Nedra Murphy
Engineering intern Nedra Murphy at secondary clarifier at the Albuquerque Bernalillo County Water Utility Authority's South Valley Wastewater Treatment Plant.

It began as an experiment. New Mexico Environment Department (NMED) Pollution Prevention Program manager Jill Turner had federal grant money she could use to provide technical assistance to utilities and businesses.Shortly thereafter, Turner began talking with Mechanical Engineering Professor Tariq Khraishi about his STEP program that matches students with engineering internships over the summer. She found four students interested in her trial program.

Civil engineering student Nedra Murphy spent eight weeks over the summer at the Albuquerque Bernalillo County Water Utility Authority reporting the impact a new regulation was likely to have on industries that hold Wastewater Discharge Permits.

“The work experience was priceless," Murphy said. "I learned a lot of information extremely relevant to my engineering degree.”

She was paid by the NMED through UNM to analyze water effluent concentration data from the past two and a half years to identify pollutants of concern. That’s important to the water authority because it could impact their National Pollution Discharge Elimination System (NPDES) permit.

Murphy also calculated which pollutants discharged from the wastewater treatment plant are closest to being out of compliance with the Clean Water Act and the average flow rate so that it could be compared to the allowable maximum calculated by the ABCWUA’s Industrial Pretreatment Engineer Mark Kelly.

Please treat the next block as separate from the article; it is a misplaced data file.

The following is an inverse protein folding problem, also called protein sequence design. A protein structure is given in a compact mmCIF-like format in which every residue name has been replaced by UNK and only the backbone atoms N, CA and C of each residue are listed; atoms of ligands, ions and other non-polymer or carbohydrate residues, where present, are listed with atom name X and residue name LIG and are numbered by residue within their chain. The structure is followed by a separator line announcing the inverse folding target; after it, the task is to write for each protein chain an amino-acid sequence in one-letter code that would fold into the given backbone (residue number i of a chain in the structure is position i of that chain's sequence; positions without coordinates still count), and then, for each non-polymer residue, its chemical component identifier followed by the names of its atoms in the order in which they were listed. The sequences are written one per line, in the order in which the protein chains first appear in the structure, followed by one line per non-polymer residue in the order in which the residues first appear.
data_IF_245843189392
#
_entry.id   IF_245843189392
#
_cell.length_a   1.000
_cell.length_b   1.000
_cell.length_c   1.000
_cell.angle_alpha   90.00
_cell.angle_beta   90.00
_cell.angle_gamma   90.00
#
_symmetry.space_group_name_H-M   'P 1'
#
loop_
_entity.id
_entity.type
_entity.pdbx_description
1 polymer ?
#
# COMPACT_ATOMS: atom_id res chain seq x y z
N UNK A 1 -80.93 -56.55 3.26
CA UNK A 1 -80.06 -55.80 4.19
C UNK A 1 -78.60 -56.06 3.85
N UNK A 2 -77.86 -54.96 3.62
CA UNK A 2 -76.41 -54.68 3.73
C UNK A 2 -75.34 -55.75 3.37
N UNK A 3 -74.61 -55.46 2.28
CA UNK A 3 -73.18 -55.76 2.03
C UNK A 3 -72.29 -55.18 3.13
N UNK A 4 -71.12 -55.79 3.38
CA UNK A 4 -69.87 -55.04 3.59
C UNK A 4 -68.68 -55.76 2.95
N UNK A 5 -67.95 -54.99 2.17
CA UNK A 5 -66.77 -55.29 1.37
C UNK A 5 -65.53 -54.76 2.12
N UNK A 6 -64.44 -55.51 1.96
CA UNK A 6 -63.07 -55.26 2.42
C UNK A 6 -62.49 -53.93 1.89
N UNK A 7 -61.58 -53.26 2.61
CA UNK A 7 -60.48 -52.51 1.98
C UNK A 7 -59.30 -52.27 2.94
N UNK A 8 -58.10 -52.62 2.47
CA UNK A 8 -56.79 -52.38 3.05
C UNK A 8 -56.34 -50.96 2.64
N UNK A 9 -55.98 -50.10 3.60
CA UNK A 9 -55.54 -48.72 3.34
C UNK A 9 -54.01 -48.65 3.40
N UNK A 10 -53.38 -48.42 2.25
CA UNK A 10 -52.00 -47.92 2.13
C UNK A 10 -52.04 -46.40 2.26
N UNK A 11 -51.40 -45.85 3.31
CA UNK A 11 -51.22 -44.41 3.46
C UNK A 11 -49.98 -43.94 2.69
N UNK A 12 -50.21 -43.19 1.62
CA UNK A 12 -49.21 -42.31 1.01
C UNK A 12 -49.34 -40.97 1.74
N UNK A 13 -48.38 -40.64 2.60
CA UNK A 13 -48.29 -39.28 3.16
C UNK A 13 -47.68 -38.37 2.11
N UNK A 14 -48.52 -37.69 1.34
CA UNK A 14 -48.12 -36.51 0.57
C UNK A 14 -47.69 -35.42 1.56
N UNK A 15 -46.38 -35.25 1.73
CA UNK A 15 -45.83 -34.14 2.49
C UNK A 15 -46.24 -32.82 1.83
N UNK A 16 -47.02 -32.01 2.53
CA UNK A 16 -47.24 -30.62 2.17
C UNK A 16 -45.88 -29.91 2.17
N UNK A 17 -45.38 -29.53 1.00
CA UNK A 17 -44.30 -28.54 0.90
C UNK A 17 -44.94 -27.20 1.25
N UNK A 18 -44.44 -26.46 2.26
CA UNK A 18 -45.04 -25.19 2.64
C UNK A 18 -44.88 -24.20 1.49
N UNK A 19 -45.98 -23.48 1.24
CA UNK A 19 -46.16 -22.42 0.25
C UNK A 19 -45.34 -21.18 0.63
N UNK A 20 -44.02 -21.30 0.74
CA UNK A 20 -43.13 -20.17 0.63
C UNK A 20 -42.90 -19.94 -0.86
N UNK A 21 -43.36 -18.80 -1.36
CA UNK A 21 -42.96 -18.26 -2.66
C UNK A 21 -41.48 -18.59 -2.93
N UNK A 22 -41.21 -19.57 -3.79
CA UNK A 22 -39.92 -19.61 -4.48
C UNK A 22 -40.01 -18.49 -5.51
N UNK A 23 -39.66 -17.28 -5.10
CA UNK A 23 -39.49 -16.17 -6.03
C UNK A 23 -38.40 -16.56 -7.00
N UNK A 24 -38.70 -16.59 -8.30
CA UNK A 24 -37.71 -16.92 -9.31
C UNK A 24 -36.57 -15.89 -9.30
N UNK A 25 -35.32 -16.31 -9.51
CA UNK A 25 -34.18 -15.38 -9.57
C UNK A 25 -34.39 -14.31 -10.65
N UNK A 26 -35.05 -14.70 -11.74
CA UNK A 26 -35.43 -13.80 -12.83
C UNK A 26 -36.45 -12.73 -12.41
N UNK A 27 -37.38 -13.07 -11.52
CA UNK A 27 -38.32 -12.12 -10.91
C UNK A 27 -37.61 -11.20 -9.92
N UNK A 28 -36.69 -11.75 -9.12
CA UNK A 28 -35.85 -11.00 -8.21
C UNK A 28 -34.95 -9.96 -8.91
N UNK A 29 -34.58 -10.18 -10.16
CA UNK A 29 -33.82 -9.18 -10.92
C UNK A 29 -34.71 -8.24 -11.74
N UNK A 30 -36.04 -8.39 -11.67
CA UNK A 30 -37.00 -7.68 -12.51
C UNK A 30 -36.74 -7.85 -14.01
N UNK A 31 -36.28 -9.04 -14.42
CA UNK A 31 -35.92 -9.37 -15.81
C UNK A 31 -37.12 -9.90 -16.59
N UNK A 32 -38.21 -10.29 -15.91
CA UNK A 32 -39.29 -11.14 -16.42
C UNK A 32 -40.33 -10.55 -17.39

The experience pleased everyone. Kelly said, “This was useful and more UNM engineering interns would definitely help in the future.” Murphy enjoyed her work so much, she convinced Turner to hire her part time at NMED and is now doing assessments of facilities for the Rio Rancho Public Schools and developing technical assistance workshops for industry.

The P2 program at NMED is designed to provide technical assistance to businesses that want to conserve water or energy, reduce solid or hazardous waste. “We take these students and we give them background and training in pollution prevention practices and then send them to a host organization for eight to ten weeks,” said Turner. 

Graduate student Nick Provencher spent the summer at Intel where he altered a computer program that tracks energy use in various areas of the plant. His work proved valuable enough to the company, that they hired him part time as he completes his degree.

Sarah Rojas Briceno, a civil engineering student, spent the summer working with a model that calculated water loss in delivery systems for the Rio Rancho Water Utility. She was helping collect information from two local subdivisions so their water loss could be calculated. This fall she is working for the water utility in Albuquerque.

Lauren Breitner worked at TemperPedic over the summer where she learned the manufacturing process, observed an area where the facility might be able to conserve on the amount of glue they use and left recommendations for the new environmental manager they have hired.

Turner says the P2 Internship Program that was piloted last summer is the first of its kind in New Mexico, and will continue next summer. She likes this program because it gives the department, which is responsible for regulating industry, a great opportunity to help businesses reduce their waste stream and improve their manufacturing processes.